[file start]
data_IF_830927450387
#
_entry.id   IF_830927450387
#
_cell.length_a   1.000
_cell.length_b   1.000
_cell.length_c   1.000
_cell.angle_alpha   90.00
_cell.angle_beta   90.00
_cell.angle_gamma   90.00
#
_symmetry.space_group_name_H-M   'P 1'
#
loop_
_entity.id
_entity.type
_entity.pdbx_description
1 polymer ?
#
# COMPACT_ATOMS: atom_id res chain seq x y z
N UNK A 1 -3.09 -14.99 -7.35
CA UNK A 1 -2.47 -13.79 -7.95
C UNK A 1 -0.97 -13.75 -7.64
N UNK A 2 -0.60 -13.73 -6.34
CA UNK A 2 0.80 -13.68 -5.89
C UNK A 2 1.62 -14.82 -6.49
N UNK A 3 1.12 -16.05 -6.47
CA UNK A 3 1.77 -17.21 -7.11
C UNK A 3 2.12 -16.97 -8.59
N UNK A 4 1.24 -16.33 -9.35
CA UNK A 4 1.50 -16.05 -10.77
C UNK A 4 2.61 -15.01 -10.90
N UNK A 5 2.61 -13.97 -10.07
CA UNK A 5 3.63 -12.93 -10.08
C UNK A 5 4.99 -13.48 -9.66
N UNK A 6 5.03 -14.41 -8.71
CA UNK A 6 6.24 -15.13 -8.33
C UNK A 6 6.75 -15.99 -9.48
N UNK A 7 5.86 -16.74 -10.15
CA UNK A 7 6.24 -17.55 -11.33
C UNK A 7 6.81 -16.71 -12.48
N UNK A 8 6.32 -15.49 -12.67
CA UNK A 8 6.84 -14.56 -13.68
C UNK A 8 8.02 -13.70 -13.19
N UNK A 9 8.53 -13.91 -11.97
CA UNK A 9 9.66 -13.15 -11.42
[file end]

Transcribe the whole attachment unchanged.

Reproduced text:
data_IF_830927450387
#
_entry.id   IF_830927450387
#
_cell.length_a   1.000
_cell.length_b   1.000
_cell.length_c   1.000
_cell.angle_alpha   90.00
_cell.angle_beta   90.00
_cell.angle_gamma   90.00
#
_symmetry.space_group_name_H-M   'P 1'
#
loop_
_entity.id
_entity.type
_entity.pdbx_description
1 polymer ?
#
# COMPACT_ATOMS: atom_id res chain seq x y z
N UNK A 1 -3.09 -14.99 -7.35
CA UNK A 1 -2.47 -13.79 -7.95
C UNK A 1 -0.97 -13.75 -7.64
N UNK A 2 -0.60 -13.73 -6.34
CA UNK A 2 0.80 -13.68 -5.89
C UNK A 2 1.62 -14.82 -6.49
N UNK A 3 1.12 -16.05 -6.47
CA UNK A 3 1.77 -17.21 -7.11
C UNK A 3 2.12 -16.97 -8.59
N UNK A 4 1.24 -16.33 -9.35
CA UNK A 4 1.50 -16.05 -10.77
C UNK A 4 2.61 -15.01 -10.90
N UNK A 5 2.61 -13.97 -10.07
CA UNK A 5 3.63 -12.93 -10.08
C UNK A 5 4.99 -13.48 -9.66
N UNK A 6 5.03 -14.41 -8.71
CA UNK A 6 6.24 -15.13 -8.33
C UNK A 6 6.75 -15.99 -9.48
N UNK A 7 5.86 -16.74 -10.15
CA UNK A 7 6.24 -17.55 -11.33
C UNK A 7 6.81 -16.71 -12.48
N UNK A 8 6.32 -15.49 -12.67
CA UNK A 8 6.84 -14.56 -13.68
C UNK A 8 8.02 -13.70 -13.19
N UNK A 9 8.53 -13.91 -11.97
CA UNK A 9 9.66 -13.15 -11.42